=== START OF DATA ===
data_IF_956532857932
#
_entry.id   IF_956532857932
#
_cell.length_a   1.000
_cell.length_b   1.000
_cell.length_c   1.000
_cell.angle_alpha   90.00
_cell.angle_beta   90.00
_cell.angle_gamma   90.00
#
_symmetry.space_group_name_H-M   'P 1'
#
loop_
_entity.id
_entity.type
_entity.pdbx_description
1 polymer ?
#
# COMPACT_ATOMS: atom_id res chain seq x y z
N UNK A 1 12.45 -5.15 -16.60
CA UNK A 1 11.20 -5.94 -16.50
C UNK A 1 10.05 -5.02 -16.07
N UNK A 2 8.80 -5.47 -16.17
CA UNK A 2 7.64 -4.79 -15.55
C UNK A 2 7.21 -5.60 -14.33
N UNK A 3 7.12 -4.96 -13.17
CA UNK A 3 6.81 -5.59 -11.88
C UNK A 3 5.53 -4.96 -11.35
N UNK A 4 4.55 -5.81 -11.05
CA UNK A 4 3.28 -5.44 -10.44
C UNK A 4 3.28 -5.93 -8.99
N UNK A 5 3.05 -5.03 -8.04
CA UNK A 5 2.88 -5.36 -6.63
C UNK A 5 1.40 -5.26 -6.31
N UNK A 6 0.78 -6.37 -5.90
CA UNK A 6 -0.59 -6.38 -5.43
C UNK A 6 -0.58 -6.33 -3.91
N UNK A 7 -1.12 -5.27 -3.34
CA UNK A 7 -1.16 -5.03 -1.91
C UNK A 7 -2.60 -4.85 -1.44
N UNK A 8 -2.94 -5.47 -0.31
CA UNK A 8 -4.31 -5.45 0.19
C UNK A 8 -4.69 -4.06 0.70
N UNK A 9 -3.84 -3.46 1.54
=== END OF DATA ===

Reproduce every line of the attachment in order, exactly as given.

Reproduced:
data_IF_956532857932
#
_entry.id   IF_956532857932
#
_cell.length_a   1.000
_cell.length_b   1.000
_cell.length_c   1.000
_cell.angle_alpha   90.00
_cell.angle_beta   90.00
_cell.angle_gamma   90.00
#
_symmetry.space_group_name_H-M   'P 1'
#
loop_
_entity.id
_entity.type
_entity.pdbx_description
1 polymer ?
#
# COMPACT_ATOMS: atom_id res chain seq x y z
N UNK A 1 12.45 -5.15 -16.60
CA UNK A 1 11.20 -5.94 -16.50
C UNK A 1 10.05 -5.02 -16.07
N UNK A 2 8.80 -5.47 -16.17
CA UNK A 2 7.64 -4.79 -15.55
C UNK A 2 7.21 -5.60 -14.33
N UNK A 3 7.12 -4.96 -13.17
CA UNK A 3 6.81 -5.59 -11.88
C UNK A 3 5.53 -4.96 -11.35
N UNK A 4 4.55 -5.81 -11.05
CA UNK A 4 3.28 -5.44 -10.44
C UNK A 4 3.28 -5.93 -8.99
N UNK A 5 3.05 -5.03 -8.04
CA UNK A 5 2.88 -5.36 -6.63
C UNK A 5 1.40 -5.26 -6.31
N UNK A 6 0.78 -6.37 -5.90
CA UNK A 6 -0.59 -6.38 -5.43
C UNK A 6 -0.58 -6.33 -3.91
N UNK A 7 -1.12 -5.27 -3.34
CA UNK A 7 -1.16 -5.03 -1.91
C UNK A 7 -2.60 -4.85 -1.44
N UNK A 8 -2.94 -5.47 -0.31
CA UNK A 8 -4.31 -5.45 0.19
C UNK A 8 -4.69 -4.06 0.70
N UNK A 9 -3.84 -3.46 1.54